Google Presents The Cr-48 Chrome Notebook
We’ve waited, and waited, and waited some more and now it’s finally time to find out more about Google’s Chrome operating system as well as those friendly little netbooks we started learning more about as the release date drew near. During a recent event the search engine giant finally presented the first Chrome OS laptop dubbed “Cr-48”. To put things into perspective, the Cr-48 is a test notebook that was designed for the Pilot program and it’s the first device of its kind.
The idea behind Google’s program is simple. Google’s Chrome operating system is work in progress and as always, input and testing from users and businesses is appreciated and needed for the whole development process. For this reason the company is looking for the “right users to try it out” and then provide feedback on how the operating system can be improved. Each participant in the Pilot program will receive one of these notebooks. The only thing that Google asks of its users is for them to use the computer regularly and send detailed feedback.
The Pilot program is open to regular users, businesses, schools, non-profits and developers living in the US and over the age of 18. Since this article is mainly about the Cr-48, guess it would be a good idea to talk more about it. The laptop’s specification sheet includes a 12.1 inch screen, full size keyboard, oversized clickpad, 802.11n dual-band WiFi, a battery life of 8 hours when the laptop is in active use and about 8 days worth of standby, a webcam and flash storage.
Reportedly the notebook is quite fast and will be ready for use whenever you want it to be. It can boot in roughly 10 seconds and it can wake up from sleep instantly. This pretty much sums up all we know about the Cr-48 for the time being, in terms of hardware. We also know that for now people will only be able to get one if they become a part of the Pilot program. In other worlds, there is absolutely no way to buy one from the local store. According to Engadget Chrome OS models from Acer will become available in the middle of 2011 for everyone to enjoy. Another thing that’s interesting about this particular notebook is its keyboard. There are no function keys and the caps lock key was replaced with a search button.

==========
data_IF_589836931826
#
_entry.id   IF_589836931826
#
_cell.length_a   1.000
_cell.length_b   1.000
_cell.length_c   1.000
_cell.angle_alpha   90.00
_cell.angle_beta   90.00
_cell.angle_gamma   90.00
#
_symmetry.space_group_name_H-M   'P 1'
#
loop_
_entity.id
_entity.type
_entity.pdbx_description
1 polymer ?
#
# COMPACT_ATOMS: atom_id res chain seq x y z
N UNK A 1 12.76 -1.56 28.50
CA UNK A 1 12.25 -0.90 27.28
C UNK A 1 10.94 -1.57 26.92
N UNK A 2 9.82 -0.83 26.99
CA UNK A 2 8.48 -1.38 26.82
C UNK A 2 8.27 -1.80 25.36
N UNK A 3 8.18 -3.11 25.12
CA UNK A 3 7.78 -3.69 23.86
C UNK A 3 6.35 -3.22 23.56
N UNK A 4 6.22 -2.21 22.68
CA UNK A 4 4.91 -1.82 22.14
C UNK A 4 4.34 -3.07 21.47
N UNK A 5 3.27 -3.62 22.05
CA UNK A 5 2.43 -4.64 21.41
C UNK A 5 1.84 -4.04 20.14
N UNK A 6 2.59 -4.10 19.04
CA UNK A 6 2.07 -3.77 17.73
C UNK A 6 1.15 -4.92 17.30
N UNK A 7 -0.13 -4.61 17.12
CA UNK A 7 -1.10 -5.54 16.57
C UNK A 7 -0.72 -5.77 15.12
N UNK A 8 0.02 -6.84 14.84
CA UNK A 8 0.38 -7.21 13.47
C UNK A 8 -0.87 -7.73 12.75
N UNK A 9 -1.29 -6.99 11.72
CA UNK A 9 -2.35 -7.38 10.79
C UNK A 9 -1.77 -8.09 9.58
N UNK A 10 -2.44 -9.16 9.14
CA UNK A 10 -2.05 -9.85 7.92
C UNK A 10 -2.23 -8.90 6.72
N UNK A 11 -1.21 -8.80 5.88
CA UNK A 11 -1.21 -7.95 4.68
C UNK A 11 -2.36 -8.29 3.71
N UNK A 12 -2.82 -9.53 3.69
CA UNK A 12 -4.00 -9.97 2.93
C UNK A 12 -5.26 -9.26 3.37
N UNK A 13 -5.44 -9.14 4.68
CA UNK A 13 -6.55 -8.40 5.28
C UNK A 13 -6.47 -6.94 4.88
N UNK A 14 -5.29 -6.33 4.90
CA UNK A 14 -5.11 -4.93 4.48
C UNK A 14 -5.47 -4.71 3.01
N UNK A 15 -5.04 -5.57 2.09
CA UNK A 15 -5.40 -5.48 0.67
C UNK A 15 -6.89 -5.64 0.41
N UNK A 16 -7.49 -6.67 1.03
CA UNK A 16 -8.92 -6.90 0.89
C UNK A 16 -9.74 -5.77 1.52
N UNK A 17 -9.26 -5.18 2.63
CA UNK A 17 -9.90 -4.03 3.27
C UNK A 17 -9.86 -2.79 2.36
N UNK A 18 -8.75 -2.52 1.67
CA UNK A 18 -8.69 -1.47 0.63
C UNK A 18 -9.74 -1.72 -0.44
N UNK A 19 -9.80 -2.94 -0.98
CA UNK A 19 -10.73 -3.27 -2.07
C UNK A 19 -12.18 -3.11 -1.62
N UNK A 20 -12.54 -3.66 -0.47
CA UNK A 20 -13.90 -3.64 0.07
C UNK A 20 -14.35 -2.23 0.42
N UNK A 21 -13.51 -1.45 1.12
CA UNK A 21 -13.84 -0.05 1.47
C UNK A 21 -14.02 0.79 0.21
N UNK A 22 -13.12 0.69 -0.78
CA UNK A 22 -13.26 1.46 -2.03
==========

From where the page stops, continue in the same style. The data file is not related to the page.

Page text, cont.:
Now, if you’re wondering what I’ve wondered myself, which is “why Cr-48 as a name?” the answer is pretty simple. The name refers to an isotope of the material chromium so it’s well tied to the name of Google’s operating system. Engadget has also discovered after the Chrome OS event that while the Cr-48 will most likely be capable of running Windows, the upcoming Chrome OS laptops from Acer will not support dual boot at all. That makes a lot of sense because Chrome OS will most likely be marketed as a serious operating system that can replace Windows.
When asked about customer support, Google’s VP of Product Management Sundar Pichai also revealed that the operating system will be quite simple and that the company doesn’t anticipate running across a lot of confused customers. However, Google will still provide live support for those who are a part of the Pilot program and use a Cr-48. All those people will get help on any issues they encounter.11